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Cattle Fall as Demand May Decline Amid High Prices; Hogs Gain

Dec. 24 (Bloomberg) -- Cattle futures fell for the second time in three sessions on speculation that near-record prices will curb demand amid signs of bigger herds than expected on U.S. feedlots. Hogs rose.

The price of cattle has jumped 17 percent since the end of April, reaching a record $1.345 a pound in Chicago on Dec. 19. Wholesale beef has dropped 3.2 percent since reaching a record $1.9938 a pound on Oct. 24, government data show. About 11.328 million head of cattle were in feedlots as of Dec. 1, down 6 percent from a year earlier, the U.S. Department of Agriculture said in a Dec. 21 report. Analysts expected the herd to be down 6.5 percent.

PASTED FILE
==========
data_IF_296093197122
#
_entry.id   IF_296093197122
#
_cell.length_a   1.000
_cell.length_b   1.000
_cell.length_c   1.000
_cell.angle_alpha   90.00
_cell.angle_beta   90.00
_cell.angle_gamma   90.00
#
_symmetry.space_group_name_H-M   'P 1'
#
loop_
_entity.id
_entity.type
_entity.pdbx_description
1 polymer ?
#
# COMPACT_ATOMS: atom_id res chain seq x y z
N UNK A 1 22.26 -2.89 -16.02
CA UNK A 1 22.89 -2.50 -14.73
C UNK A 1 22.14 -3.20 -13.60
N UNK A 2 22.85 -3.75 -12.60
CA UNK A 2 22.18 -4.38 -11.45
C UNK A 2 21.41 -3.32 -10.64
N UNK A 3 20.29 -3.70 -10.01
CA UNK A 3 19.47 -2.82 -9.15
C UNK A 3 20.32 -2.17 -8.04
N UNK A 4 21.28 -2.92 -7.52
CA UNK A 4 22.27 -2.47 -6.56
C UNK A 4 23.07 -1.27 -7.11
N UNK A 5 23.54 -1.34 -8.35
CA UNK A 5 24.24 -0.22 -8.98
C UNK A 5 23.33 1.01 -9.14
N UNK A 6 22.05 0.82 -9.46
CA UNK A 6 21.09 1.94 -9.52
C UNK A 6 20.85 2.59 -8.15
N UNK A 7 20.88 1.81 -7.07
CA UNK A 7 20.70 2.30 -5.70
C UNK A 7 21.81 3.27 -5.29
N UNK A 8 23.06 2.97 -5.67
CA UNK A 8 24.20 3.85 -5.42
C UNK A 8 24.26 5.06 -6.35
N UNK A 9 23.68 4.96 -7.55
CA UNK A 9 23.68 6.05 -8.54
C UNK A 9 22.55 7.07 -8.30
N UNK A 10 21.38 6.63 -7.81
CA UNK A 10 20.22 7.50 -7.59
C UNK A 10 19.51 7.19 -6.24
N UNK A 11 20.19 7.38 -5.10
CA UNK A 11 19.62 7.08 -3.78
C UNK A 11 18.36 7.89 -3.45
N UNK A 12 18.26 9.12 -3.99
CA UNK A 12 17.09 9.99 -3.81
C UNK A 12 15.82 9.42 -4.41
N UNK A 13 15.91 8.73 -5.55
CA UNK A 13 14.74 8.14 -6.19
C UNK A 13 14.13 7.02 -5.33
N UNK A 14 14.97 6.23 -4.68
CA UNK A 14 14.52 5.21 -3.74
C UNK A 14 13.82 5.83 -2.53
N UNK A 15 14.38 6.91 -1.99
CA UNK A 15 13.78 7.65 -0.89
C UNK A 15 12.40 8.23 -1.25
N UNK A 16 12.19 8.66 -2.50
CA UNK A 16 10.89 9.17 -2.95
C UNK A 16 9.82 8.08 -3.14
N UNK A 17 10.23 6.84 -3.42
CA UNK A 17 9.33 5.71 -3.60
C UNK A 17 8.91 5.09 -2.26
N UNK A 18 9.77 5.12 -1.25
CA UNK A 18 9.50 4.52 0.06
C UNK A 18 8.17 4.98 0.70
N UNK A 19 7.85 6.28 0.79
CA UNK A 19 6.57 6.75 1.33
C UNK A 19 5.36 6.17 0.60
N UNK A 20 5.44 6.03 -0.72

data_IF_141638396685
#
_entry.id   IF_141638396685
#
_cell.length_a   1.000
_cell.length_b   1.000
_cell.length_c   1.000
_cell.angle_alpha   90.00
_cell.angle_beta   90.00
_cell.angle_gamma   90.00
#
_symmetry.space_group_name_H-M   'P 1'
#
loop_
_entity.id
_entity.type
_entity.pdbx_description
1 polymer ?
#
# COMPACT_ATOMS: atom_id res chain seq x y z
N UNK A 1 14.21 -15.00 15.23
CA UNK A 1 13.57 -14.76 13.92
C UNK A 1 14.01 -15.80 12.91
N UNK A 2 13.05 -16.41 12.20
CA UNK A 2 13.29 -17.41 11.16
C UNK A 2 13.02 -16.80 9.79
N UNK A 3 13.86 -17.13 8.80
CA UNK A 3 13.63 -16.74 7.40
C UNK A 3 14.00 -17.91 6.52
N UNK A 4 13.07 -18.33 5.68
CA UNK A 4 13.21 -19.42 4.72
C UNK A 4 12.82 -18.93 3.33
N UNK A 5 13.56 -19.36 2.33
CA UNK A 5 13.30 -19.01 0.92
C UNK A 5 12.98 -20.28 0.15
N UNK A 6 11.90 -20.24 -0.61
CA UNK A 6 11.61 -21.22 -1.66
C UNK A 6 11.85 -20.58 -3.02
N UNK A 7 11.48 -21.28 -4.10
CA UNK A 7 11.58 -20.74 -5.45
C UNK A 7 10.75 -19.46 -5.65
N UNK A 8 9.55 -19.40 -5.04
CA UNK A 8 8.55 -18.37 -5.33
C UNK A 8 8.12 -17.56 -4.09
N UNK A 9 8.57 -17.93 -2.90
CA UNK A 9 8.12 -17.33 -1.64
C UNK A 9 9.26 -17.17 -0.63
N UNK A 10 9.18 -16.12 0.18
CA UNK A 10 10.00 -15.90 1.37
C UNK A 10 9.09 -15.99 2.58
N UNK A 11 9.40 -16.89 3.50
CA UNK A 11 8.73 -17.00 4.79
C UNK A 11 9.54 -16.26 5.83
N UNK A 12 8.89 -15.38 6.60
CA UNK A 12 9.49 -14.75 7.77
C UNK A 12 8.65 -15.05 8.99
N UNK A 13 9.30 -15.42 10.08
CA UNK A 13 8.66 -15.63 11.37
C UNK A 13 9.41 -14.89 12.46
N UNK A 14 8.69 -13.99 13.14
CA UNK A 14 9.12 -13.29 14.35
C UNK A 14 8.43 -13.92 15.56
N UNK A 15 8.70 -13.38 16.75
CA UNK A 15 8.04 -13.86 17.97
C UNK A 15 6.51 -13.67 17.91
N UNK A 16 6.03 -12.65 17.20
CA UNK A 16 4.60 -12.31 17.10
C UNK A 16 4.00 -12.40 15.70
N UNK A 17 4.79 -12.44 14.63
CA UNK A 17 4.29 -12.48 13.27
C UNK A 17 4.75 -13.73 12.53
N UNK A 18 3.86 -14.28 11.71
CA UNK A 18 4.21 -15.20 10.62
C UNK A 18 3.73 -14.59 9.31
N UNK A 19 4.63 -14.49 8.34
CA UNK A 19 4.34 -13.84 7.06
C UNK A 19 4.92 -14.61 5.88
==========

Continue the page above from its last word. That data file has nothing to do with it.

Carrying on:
“It’s hard to sell beef at these high prices as you get into January and February,” Troy Vetterkind, the owner of Vetterkind Cattle Brokerage LLC, said by telephone. Prices are lower “because of the negativity around the cattle-on-feed report last week,” he said. Investors probably will liquidate positions before the end of the year, Vetterkind said.

Cattle futures for February delivery fell 0.2 percent to $1.33275 at 9:52 a.m. on the Chicago Mercantile Exchange. The price through Dec. 21 rose 10 percent this year.

Feeder-cattle futures for March settlement slid 0.1 percent to $1.546 a pound on the CME.

Hog futures for February settlement climbed 0.2 percent to 87.1 cents a pound in Chicago. The most-active contract through Dec. 21 had gained 3.1 percent this year.

To contact the reporter on this story: Tony C. Dreibus in Chicago at

To contact the editor responsible for this story: Steve Stroth at

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